“As Coconut is now fully grown, it seems his allergies will be something he’ll have to live with forever. He was prescribed an antihistamine drug called Phenergan, but it turns him into a zombie. He just gets on with things, unless I’ve given him his medication, in which case he basically sleeps all day. I also try to keep his hair fairly short during spring and summer, so he’s less likely to carry a lot of pollen in his fur, and I take him to the beach more; I know that my allergies seem less intense by the ocean, so I just hope it’s the same for him.
“I do feel bad when I see him licking his legs because I know he must be irritated. Managing Coconut’s allergies isn’t expensive or difficult, but it’s tough knowing he’s uncomfortable either way. I’m a terrible hay fever sufferer, so I can only imagine how he feels given he’s so much closer to the ground and all that pollen. Definitely talk to your vet if you think your dog shows any signs of allergies. They can’t tell us what’s wrong, so we owe it to them to try to make it as bearable as possible.”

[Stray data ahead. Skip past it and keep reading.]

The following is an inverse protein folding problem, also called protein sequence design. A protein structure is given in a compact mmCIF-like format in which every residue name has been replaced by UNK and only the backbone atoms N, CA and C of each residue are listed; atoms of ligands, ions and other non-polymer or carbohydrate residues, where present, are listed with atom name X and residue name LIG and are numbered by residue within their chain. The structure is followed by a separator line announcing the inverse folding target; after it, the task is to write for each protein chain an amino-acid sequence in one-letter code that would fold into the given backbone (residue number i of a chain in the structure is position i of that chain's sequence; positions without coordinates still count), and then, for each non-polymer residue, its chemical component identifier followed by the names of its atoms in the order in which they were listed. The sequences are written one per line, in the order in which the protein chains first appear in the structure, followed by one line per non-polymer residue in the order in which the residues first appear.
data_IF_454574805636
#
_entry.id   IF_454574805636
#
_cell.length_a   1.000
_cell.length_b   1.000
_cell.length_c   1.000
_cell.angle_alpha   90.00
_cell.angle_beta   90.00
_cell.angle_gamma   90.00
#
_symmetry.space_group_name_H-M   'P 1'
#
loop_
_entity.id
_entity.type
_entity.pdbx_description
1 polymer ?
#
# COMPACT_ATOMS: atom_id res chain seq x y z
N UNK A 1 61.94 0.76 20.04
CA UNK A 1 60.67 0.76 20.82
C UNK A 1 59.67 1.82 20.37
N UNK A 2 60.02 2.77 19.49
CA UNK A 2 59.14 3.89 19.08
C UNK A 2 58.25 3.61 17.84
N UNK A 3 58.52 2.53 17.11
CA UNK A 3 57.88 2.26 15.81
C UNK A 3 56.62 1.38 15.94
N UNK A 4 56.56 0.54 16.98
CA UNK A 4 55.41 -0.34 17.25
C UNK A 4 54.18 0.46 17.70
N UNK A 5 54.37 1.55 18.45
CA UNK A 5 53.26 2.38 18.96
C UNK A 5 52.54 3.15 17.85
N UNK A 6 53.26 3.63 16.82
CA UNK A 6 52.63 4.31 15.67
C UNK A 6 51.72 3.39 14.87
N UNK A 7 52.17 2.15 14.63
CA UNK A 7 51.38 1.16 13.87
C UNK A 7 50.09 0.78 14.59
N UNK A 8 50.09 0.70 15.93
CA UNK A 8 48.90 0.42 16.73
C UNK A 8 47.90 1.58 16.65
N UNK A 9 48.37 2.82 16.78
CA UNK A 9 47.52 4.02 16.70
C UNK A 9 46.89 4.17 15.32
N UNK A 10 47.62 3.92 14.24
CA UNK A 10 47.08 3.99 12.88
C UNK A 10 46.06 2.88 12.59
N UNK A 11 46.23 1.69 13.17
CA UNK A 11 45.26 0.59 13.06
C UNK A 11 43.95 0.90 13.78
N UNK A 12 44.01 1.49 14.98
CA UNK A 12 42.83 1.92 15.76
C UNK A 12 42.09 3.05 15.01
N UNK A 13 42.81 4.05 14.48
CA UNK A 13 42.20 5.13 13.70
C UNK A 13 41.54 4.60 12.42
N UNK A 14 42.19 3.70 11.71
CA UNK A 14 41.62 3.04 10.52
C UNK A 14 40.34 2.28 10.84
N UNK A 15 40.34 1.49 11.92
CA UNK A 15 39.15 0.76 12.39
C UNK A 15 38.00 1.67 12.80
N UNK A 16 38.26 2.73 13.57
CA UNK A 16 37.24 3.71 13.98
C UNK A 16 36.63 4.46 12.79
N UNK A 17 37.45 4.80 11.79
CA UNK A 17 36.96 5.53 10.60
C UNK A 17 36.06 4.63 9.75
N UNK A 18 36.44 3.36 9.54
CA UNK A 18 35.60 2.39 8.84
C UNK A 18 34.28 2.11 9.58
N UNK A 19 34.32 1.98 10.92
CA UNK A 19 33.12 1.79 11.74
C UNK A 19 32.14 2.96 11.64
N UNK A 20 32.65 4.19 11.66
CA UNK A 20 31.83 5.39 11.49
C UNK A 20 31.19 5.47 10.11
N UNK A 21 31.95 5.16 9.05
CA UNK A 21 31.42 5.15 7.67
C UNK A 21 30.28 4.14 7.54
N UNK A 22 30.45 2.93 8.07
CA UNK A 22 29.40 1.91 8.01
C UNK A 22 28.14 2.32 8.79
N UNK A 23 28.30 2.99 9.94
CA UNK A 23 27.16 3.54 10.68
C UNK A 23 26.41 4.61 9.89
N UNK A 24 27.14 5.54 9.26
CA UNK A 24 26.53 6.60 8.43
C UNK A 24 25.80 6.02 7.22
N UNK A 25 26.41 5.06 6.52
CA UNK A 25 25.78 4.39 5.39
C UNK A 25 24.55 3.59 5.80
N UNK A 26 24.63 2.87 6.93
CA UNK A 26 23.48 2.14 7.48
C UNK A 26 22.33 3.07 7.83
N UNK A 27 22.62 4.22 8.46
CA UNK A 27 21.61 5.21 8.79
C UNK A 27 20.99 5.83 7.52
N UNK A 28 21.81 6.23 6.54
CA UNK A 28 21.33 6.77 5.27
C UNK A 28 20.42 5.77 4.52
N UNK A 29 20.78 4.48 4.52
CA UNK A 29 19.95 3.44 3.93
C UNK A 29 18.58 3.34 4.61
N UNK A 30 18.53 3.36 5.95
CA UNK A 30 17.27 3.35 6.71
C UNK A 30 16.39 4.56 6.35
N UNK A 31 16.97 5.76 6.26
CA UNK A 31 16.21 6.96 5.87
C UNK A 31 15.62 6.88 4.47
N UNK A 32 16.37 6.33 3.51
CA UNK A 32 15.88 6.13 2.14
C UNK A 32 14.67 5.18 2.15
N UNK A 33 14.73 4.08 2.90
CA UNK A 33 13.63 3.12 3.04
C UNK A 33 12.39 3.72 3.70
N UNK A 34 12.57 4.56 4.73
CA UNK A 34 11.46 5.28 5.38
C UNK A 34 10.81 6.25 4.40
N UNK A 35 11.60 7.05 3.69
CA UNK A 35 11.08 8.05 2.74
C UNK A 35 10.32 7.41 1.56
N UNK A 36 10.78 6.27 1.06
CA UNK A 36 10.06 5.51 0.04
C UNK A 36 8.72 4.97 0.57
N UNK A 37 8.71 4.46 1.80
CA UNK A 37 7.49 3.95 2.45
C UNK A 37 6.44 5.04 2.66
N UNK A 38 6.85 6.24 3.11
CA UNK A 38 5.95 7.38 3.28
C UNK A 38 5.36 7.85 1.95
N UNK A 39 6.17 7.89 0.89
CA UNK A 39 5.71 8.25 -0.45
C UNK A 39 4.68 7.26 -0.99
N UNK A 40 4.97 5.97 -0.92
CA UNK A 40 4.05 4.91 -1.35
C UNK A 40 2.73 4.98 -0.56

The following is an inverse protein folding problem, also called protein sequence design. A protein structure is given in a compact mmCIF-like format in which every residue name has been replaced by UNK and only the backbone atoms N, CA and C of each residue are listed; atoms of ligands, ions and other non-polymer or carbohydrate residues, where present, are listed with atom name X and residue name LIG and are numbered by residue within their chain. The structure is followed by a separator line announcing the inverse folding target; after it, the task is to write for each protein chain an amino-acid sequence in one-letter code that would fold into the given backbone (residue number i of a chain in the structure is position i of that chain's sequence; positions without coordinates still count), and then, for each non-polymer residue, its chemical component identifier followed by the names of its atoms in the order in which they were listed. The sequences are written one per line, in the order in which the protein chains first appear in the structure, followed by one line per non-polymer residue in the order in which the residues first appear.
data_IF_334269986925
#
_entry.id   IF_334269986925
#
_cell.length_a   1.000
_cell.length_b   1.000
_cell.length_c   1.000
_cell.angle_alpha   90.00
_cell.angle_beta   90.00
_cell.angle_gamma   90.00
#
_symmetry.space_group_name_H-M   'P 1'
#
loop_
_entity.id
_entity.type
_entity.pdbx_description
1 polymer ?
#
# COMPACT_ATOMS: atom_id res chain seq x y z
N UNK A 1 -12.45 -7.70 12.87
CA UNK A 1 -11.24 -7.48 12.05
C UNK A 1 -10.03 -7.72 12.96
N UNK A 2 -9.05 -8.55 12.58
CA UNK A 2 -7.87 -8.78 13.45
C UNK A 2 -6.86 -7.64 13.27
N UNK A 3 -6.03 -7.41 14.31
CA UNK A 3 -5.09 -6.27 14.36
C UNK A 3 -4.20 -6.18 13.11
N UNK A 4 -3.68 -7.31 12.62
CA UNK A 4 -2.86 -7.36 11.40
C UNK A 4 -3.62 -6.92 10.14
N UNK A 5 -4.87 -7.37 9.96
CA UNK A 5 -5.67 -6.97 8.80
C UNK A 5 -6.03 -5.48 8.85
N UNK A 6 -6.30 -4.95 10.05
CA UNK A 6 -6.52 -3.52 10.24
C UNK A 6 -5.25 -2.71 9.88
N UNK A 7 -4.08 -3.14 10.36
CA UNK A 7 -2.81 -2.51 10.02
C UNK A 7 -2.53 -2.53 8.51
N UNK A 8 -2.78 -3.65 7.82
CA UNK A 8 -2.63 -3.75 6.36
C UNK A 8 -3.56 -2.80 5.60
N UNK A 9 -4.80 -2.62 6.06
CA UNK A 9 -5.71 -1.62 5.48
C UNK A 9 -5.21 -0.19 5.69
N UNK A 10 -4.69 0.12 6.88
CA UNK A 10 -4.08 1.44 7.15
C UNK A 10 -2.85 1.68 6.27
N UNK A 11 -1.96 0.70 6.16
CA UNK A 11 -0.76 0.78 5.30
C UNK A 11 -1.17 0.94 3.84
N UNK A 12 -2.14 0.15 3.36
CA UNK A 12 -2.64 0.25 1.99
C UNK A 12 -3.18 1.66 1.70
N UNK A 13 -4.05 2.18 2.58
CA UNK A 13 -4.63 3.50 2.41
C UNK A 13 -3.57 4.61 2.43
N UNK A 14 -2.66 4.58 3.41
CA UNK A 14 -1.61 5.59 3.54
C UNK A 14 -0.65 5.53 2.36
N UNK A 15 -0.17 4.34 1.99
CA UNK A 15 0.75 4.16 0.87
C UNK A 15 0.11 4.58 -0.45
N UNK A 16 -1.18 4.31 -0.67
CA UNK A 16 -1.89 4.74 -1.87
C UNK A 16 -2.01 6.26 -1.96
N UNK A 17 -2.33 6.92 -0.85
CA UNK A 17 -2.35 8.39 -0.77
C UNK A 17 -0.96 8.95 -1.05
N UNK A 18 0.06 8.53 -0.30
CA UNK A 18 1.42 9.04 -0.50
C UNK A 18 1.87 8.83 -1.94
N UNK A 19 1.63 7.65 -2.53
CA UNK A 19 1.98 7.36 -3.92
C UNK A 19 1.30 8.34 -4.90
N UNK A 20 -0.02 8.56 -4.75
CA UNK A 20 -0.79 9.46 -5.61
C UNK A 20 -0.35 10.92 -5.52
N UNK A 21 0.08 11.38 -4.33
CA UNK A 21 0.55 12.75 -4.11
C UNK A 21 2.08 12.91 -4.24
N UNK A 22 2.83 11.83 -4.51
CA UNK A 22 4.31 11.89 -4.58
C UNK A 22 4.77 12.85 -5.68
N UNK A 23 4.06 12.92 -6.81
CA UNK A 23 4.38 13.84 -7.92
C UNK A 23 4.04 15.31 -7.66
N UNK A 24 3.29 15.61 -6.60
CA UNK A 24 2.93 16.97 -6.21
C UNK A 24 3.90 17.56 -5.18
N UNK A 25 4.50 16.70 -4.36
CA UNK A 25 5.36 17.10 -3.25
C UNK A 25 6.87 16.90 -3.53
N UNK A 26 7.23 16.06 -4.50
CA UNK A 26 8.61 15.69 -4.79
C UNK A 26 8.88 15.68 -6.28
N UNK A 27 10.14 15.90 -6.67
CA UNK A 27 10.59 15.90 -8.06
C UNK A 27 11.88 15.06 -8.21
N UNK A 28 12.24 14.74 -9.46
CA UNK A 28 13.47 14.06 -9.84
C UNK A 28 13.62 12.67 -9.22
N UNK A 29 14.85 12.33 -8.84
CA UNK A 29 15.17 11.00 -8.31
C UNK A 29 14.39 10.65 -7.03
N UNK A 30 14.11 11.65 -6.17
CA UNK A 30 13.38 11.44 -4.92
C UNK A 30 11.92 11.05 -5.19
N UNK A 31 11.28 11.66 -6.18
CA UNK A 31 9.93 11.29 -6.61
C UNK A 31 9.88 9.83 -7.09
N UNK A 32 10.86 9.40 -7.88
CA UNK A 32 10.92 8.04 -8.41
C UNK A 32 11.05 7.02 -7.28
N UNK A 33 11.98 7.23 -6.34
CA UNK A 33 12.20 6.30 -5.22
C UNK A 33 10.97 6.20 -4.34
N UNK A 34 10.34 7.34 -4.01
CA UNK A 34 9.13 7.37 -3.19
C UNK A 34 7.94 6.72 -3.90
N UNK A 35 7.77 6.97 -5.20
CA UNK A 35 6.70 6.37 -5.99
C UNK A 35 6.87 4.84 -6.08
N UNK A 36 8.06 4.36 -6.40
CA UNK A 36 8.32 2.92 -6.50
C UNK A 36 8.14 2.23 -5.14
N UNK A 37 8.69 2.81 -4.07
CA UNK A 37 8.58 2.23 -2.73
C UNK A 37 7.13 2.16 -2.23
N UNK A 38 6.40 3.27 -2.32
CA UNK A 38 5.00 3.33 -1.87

I’m allergic to… chicken!
Lauren Ashton’s beloved three-year-old Staffy, Indi, suffers digestive upsets as a result of her chicken allergy. “For a while we thought Indi was just a sensitive Staffy, as they often have issues with their skin and tummies. But when she was about six months old we suspected there may be more to it as she suffered from constant vomiting and bouts of diarrhoea,” says Lauren. “Each time we took her to the vet we were told that she likely had a food allergy, and that we should put her on ‘gut rest’, feeding her rice and chicken until the symptoms died down.
“Finally we put her on an elimination diet, which consisted of a strict regimen of hypoallergenic dry dog food and nothing else for six weeks. When we started to reintroduce proteins to her diet, it didn’t take long to discover the culprit had been chicken all along. Her vet then advised us to feed her on a type of protein she’d never had before, kangaroo. Her diet now consists mainly of fresh kangaroo meat and mashed sweet potato. I feel very proud of our efforts in identifying the cause of Indi’s symptoms — it was a tough slog for a while trying to eliminate everything from her diet, especially when those puppy eyes were begging for a treat, but it was all worth it in the long run.”